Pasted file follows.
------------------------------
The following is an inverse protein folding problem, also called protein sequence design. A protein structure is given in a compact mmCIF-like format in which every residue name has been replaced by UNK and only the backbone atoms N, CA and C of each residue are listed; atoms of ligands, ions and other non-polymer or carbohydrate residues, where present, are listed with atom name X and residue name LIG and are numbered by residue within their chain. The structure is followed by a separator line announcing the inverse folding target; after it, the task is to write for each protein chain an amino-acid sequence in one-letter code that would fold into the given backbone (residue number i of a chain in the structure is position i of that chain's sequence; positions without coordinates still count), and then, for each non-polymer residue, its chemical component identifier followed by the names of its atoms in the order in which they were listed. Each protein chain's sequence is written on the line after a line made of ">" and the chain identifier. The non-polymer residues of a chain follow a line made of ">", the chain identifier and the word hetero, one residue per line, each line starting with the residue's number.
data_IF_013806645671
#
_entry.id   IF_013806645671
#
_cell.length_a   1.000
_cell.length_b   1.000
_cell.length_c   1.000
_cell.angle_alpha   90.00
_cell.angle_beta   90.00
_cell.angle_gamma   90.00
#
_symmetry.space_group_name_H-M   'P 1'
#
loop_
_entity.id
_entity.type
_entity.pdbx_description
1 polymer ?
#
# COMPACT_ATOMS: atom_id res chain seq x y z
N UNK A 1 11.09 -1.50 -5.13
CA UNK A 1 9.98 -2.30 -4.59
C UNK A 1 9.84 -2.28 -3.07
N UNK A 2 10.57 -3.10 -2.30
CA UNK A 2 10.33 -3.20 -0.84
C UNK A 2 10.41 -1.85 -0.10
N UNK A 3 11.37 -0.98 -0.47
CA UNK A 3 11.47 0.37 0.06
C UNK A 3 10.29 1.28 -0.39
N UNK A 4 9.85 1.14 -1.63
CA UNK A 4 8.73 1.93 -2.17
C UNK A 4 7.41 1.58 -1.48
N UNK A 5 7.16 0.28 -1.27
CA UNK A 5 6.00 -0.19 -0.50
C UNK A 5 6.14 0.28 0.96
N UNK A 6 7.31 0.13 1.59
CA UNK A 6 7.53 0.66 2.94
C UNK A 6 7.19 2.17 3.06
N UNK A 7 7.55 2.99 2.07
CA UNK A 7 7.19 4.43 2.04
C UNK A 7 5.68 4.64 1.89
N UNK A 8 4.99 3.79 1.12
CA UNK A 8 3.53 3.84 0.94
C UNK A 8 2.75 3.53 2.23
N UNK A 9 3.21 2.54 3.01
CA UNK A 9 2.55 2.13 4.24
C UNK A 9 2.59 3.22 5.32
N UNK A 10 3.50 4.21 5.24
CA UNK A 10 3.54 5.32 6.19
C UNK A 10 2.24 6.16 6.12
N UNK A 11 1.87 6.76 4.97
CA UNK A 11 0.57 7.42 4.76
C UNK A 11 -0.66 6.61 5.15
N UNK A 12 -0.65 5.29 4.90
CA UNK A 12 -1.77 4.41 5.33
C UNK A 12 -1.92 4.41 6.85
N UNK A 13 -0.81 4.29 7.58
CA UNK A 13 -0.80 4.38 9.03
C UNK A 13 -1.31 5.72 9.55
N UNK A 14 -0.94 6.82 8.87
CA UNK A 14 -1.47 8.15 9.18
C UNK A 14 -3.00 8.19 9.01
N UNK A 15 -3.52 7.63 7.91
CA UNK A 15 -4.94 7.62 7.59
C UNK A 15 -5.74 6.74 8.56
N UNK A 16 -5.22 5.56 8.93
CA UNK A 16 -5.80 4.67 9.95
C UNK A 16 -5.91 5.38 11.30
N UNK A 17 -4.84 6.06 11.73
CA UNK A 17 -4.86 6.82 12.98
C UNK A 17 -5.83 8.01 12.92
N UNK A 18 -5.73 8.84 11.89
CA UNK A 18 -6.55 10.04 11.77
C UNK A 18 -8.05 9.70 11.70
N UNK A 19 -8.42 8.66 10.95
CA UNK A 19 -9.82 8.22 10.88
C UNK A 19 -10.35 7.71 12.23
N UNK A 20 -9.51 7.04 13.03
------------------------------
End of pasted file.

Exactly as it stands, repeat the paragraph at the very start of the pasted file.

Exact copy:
The following is an inverse protein folding problem, also called protein sequence design. A protein structure is given in a compact mmCIF-like format in which every residue name has been replaced by UNK and only the backbone atoms N, CA and C of each residue are listed; atoms of ligands, ions and other non-polymer or carbohydrate residues, where present, are listed with atom name X and residue name LIG and are numbered by residue within their chain. The structure is followed by a separator line announcing the inverse folding target; after it, the task is to write for each protein chain an amino-acid sequence in one-letter code that would fold into the given backbone (residue number i of a chain in the structure is position i of that chain's sequence; positions without coordinates still count), and then, for each non-polymer residue, its chemical component identifier followed by the names of its atoms in the order in which they were listed. Each protein chain's sequence is written on the line after a line made of ">" and the chain identifier. The non-polymer residues of a chain follow a line made of ">", the chain identifier and the word hetero, one residue per line, each line starting with the residue's number.